Table 2.

Average among blind evaluators of the published observational studies according to the Strobe tool.

Items/Articles — mean  10  11  12  13  14  15  16  17  18  19  20  21 
1. Title and abstract  0,75  0,75  0,75 
2. Introduction: context//fundamentals 
3. Objectives  0.75  0.75  0.75  0.5  0.75 
4. Methods: study design  0.5  0.5  0.5  0.5  0.5  0.5  0.5  0.5 
5. Context  0.5  0.75  0.75  0.75  0.75  0.75  0.5  0.75  0.75  0.75 
6. Participants  0.5  0.75  0.75 
7. Variables  0.75 
8. Data sources//measurements  0.5  0.75 
9. Biases  0.5  0.5  0.25  0.5  0.25  0.5  0.5  0.5  0.25  0.25  0.5  0.25  0.25  0.5  0.25  0.5  0.25 
10. Sample size  0.5  0.5  0.25  0.25  0.25  0.5  0.25  0.5  0.25  0.5  0.25  0.5  0.5  0.5  0.5 
11. Quantitative variables  0.5  0.5  0.5  0.5  0.5  0.5  0.5  0.5  0.75  0.5  0.5  0.5  0.5  0.5  0.5 
12. Statistical methods  0.25  0.5  0.5 
13. Results: participants  0.75  0.75  0.75  0.75  0.5 
14. Descriptive data  0.5  0.75  0.75  0.75  0.75  0.75  0.75  0.75  0.75  0.75  0.75  0.75  0.75  0.75  0.5  0.75  0.75  0.25 
15. Variable data  0.75 
16. Main results  0.75  0.75  0.75  0.5 
17. Other analyzes  0.25  0.5  0.25  0.5  0.5  0.5  0.5  0.5  0.5  0.5 
18. Discussion: key results  0.75  0.75  0.75 
19. Limitations  0.75  0.75  0.25  0.5  0.25  0.75 
20. Interpretation  0.5  0.75  0.75 
21. Generalization  0.75  0.25  0.5 
22. Other information: financing  0.5  0.5  0.5  0.25  0.5  0.5 
Total  18.25  19  16  18  18.25  20.25  19  17.25  18.75  18  18  19.25  16.75  17.5  17.25  18.25  16.25  17.75  19.75  16.25  15.25 

1. Warnecke et al.26; 2. Mandysova et al.21; 3. D’ottaviano et al.31; 4. Pilz et al.36; 5. Somasundaram et al.37; 6. Leder et al.22; 7. de Lima Alvarenga, et al.23; 8. Marian et al.32; 9. Nienstedt et al.27; 10. Pflug et al.28; 11. Umay et al.40; 12. Braun et al.24; 13. Farneti et al.41; 14. Imaizumi et al.34; 15. Schröder et al.35; 16. Shapira-Galitz et al.30; 17. Souza et al.38; 18. Souza et al.39; 19. Suntrup-Krueger et al.25; 20. Warnecke et al.29; 21. Gozzer et al.33.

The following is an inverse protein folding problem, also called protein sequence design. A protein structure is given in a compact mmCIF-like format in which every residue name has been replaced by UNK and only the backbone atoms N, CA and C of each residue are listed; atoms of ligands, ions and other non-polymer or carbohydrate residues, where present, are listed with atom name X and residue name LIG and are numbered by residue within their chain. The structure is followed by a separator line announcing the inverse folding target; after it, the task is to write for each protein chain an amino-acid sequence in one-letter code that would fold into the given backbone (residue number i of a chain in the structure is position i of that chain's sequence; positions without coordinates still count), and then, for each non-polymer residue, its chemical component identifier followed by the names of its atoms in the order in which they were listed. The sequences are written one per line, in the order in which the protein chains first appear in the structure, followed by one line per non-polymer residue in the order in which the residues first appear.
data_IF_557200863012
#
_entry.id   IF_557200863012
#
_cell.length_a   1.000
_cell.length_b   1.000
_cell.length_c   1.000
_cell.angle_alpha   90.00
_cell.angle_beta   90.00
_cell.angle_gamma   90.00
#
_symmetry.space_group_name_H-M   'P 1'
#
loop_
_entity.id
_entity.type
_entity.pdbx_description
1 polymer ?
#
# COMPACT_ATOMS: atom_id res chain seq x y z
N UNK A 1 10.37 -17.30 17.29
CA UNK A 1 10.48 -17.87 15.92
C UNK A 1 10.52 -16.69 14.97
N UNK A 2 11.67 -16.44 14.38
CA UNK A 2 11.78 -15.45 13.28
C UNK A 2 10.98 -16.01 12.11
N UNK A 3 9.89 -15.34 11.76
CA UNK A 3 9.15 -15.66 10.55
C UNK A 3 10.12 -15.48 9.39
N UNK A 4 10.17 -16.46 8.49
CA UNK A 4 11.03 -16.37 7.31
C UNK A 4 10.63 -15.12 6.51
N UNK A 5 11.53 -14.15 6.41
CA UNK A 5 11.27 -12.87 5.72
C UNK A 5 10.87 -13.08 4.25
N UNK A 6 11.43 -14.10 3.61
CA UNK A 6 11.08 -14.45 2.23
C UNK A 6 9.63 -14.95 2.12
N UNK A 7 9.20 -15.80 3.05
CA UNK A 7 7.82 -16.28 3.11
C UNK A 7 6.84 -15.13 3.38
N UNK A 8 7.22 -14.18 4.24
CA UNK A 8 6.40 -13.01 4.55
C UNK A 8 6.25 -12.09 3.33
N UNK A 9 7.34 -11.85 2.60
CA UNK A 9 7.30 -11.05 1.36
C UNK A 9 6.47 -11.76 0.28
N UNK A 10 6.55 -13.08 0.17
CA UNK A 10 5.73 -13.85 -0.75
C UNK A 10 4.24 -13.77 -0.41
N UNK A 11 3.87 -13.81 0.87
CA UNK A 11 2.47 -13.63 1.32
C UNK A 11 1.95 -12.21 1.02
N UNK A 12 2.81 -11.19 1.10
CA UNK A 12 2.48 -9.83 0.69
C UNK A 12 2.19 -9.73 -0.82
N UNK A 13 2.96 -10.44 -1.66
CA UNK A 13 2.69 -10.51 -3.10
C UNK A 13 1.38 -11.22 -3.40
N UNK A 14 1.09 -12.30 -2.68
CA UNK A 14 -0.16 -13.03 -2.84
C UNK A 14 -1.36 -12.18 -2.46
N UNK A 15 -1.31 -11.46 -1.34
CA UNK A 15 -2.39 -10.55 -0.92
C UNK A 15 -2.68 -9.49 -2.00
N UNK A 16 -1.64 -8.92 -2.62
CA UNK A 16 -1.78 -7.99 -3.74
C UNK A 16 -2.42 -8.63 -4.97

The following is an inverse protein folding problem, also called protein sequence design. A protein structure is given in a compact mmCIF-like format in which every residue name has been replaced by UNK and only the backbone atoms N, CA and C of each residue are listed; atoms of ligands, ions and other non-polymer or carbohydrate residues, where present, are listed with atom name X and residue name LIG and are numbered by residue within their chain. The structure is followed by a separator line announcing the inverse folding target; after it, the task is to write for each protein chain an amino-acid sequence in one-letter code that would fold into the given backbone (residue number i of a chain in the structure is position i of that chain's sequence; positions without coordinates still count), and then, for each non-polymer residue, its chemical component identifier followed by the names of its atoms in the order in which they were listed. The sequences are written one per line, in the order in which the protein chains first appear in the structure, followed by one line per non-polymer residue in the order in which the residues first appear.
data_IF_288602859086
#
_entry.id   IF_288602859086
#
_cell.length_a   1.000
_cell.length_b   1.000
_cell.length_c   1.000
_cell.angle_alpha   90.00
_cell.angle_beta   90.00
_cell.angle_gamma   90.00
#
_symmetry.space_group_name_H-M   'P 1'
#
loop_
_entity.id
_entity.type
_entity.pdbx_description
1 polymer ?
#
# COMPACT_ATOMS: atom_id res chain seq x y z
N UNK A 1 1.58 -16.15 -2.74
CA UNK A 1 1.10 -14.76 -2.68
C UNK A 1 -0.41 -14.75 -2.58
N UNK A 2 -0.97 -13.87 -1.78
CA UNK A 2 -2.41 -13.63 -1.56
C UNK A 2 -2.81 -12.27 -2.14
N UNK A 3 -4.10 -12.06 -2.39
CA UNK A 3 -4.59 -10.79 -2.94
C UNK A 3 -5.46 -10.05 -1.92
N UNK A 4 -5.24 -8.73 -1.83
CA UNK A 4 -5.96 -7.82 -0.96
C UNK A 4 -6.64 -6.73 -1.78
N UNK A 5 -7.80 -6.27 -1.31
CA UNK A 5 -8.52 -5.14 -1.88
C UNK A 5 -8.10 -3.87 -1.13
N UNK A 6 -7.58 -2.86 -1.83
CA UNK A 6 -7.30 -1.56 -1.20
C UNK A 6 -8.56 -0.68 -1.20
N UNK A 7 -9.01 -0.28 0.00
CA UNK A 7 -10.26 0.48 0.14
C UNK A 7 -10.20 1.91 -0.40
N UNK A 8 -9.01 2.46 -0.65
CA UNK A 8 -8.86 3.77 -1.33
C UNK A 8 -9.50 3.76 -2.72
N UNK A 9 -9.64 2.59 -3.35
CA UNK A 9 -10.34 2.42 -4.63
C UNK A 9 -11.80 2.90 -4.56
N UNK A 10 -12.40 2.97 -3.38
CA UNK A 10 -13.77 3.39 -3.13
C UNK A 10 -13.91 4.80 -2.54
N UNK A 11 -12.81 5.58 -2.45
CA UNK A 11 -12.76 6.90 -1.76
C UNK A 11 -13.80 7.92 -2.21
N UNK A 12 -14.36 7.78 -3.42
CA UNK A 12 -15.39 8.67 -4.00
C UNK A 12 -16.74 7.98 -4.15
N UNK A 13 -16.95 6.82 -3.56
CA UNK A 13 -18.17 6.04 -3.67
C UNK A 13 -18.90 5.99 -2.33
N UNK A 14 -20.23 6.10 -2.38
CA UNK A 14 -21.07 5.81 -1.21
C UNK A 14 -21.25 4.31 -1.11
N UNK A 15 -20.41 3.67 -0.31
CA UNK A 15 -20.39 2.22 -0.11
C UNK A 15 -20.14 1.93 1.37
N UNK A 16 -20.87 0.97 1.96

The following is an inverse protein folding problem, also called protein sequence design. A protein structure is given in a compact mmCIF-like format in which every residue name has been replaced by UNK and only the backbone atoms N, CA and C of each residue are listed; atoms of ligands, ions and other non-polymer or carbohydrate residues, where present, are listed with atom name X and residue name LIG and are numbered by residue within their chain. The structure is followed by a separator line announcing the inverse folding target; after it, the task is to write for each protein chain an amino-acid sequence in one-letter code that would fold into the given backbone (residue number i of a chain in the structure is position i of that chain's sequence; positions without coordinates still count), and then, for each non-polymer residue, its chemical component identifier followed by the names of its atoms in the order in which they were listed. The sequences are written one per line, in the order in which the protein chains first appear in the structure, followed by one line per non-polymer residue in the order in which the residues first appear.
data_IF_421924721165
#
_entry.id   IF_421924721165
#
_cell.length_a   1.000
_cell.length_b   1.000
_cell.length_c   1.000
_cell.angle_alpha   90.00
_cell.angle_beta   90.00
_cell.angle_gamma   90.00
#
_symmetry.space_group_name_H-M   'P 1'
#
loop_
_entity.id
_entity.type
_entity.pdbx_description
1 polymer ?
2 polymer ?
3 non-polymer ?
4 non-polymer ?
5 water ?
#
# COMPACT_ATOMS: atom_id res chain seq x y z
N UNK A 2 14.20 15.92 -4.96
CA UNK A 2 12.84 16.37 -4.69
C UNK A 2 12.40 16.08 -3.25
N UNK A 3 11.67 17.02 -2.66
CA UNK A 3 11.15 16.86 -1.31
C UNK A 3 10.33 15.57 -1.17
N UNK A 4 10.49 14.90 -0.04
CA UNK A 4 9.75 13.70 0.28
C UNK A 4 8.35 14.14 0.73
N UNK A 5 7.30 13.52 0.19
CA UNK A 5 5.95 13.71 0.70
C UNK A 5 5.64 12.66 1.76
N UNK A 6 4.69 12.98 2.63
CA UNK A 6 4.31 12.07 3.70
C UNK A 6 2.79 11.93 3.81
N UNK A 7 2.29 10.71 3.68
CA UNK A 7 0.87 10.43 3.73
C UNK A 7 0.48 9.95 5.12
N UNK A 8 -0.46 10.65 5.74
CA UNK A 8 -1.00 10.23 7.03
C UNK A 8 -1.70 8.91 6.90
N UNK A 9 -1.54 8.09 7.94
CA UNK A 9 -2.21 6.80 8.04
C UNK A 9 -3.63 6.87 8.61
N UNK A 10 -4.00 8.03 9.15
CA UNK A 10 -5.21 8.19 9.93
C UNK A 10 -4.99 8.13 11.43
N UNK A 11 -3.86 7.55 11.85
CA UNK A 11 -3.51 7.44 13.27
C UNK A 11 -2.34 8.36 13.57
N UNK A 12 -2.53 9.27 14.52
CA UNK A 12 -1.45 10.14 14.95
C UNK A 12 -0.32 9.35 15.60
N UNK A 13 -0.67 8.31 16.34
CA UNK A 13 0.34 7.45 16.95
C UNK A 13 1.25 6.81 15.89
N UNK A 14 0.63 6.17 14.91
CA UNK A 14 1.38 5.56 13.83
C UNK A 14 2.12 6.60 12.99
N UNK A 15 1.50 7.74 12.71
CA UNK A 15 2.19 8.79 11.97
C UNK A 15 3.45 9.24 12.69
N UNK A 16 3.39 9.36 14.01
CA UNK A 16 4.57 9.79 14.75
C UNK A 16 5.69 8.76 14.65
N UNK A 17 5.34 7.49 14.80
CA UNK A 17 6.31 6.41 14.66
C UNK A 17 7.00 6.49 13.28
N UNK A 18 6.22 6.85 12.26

The arithmetic mean among the assessed works was 17.03 points, with a minimum score of 15.25 and a maximum of 20.25. The minimum score for evaluating the studies was 69% and the average applicability of the studies was 78%.


The selection of studies carried out by 2 independent evaluators in three databases, as described in the methodology, found a total of 3724 published studies based on the crossed descriptors “fiberoptic endoscopic evaluation of swallowing AND protocols of assessments” and “endoscopic swallowing assessment AND assessment procedures” .

Based on the personalized search and the inclusion of the descriptor “neurology”, aiming at studies performed with adult neurological population, 77 articles were selected on the PubMed platform, 14 in the Cochrane Library, 10 in Scielo, making a total of 101 articles. In search of article eligibility and from reading abstracts, articles that did not meet the inclusion criteria of the study were excluded, 28 articles remaining for full reading, which were analyzed by two blinded evaluators.

Finally, 21 studies published between 2009 and 2020, considered as updated publications, were selected because they were the only ones with complete FEES protocols described in the publications. The description of the search for the articles is shown in Fig. 1 based on PRISMA guidelines (Fig. 1).

Figure 1.

Study search diagram according to Preferred Reporting Items for Systematic Reviews and Meta-Analyzes statement (PRISMA).